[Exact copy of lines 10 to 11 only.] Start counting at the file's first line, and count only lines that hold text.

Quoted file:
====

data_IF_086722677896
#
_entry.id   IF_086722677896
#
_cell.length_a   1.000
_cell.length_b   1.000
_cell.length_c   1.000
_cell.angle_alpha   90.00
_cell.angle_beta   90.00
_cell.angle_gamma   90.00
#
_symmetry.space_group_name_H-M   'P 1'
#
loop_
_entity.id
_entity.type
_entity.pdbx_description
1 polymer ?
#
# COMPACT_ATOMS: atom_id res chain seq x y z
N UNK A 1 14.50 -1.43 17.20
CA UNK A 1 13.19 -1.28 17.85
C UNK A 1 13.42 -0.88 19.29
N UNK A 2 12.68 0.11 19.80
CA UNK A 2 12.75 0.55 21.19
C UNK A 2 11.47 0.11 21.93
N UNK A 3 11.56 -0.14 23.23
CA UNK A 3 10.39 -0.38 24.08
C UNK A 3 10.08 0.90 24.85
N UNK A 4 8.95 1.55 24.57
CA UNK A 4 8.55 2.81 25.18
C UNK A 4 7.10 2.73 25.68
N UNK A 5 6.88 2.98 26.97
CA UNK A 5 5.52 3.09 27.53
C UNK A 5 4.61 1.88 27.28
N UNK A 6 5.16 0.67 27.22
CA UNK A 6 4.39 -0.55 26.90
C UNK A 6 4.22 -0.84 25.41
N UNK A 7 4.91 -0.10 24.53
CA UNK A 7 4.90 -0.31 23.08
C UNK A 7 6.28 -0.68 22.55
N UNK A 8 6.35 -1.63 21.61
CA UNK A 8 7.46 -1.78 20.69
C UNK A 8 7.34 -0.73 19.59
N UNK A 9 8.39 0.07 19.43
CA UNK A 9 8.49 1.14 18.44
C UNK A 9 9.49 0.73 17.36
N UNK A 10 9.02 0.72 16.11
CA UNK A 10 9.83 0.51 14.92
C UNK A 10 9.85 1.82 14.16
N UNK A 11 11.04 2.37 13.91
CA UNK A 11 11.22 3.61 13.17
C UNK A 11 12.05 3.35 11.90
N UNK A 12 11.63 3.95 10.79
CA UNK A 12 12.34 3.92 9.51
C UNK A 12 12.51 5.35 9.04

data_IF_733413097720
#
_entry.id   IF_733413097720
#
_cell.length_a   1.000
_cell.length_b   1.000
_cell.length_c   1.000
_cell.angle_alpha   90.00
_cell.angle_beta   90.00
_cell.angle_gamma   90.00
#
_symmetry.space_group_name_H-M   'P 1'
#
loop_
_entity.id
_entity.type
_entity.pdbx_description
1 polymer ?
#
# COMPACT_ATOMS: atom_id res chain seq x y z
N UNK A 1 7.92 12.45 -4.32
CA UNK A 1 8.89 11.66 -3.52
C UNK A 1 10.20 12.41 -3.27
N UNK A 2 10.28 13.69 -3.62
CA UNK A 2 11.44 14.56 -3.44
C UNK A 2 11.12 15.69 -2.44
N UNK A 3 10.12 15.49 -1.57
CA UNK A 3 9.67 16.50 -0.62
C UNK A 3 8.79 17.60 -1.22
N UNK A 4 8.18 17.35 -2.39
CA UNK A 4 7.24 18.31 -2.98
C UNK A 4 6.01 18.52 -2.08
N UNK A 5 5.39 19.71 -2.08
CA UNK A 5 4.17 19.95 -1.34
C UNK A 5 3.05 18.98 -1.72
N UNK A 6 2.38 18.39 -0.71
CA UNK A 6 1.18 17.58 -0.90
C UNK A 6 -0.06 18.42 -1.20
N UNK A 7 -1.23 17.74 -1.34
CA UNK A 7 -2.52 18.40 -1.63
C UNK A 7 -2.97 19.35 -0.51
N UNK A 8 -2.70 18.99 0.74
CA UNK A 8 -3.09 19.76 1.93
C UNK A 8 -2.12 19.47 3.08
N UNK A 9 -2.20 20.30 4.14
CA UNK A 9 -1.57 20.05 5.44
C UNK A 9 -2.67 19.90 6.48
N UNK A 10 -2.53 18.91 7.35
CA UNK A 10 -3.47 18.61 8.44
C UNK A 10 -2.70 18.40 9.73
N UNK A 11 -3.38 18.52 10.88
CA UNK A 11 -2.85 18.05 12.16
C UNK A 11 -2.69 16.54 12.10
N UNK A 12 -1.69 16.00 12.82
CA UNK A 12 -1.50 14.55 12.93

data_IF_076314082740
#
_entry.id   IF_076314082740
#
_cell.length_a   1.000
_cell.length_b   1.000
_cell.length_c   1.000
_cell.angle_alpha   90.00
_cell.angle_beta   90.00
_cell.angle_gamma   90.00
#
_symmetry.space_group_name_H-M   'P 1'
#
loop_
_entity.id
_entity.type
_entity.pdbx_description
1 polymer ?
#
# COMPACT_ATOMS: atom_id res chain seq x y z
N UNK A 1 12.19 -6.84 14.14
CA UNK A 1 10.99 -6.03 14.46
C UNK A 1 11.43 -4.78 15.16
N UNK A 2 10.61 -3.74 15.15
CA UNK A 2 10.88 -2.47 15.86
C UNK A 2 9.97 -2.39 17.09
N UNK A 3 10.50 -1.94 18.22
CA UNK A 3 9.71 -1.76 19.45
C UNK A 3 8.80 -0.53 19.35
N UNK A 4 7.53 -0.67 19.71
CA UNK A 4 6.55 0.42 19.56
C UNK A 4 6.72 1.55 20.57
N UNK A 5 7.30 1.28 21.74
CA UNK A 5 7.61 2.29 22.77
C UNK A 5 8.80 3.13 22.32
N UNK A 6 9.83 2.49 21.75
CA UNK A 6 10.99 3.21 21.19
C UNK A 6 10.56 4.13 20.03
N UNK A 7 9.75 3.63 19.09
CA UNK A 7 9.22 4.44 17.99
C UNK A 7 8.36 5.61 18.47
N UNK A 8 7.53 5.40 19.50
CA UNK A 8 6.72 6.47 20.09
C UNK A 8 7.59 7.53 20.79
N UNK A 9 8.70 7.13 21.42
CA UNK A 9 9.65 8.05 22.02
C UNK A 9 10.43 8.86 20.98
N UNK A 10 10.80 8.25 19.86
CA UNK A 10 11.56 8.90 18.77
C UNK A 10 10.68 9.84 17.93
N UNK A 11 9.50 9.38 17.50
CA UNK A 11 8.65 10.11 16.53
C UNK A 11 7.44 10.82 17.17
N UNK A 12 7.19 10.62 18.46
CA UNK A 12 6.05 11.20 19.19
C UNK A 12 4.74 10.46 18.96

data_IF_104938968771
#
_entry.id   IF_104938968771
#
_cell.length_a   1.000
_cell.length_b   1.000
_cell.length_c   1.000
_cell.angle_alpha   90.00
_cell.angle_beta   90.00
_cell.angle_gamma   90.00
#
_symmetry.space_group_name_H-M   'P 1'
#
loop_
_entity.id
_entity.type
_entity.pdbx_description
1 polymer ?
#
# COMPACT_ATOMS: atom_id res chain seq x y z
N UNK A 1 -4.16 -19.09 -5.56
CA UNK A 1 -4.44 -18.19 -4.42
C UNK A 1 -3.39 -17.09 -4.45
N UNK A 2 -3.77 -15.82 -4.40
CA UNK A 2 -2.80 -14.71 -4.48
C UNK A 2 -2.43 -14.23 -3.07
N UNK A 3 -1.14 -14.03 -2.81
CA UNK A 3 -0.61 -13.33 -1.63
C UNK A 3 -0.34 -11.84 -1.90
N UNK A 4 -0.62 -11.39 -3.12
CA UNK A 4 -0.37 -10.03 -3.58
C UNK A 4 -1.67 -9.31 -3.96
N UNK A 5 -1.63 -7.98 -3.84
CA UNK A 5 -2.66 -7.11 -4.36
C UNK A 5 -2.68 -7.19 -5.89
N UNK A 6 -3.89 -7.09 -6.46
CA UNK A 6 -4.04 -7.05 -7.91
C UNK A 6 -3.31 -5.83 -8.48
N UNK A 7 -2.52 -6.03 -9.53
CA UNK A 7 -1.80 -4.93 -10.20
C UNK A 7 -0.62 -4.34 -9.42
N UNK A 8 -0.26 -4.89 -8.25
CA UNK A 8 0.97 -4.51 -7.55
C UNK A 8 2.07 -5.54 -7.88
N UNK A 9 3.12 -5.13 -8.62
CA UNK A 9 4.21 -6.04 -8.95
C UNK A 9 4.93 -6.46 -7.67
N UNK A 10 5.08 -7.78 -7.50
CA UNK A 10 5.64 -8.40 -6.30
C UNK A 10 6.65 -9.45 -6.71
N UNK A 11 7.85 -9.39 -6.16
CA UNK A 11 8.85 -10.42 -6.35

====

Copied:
_cell.angle_gamma   90.00
#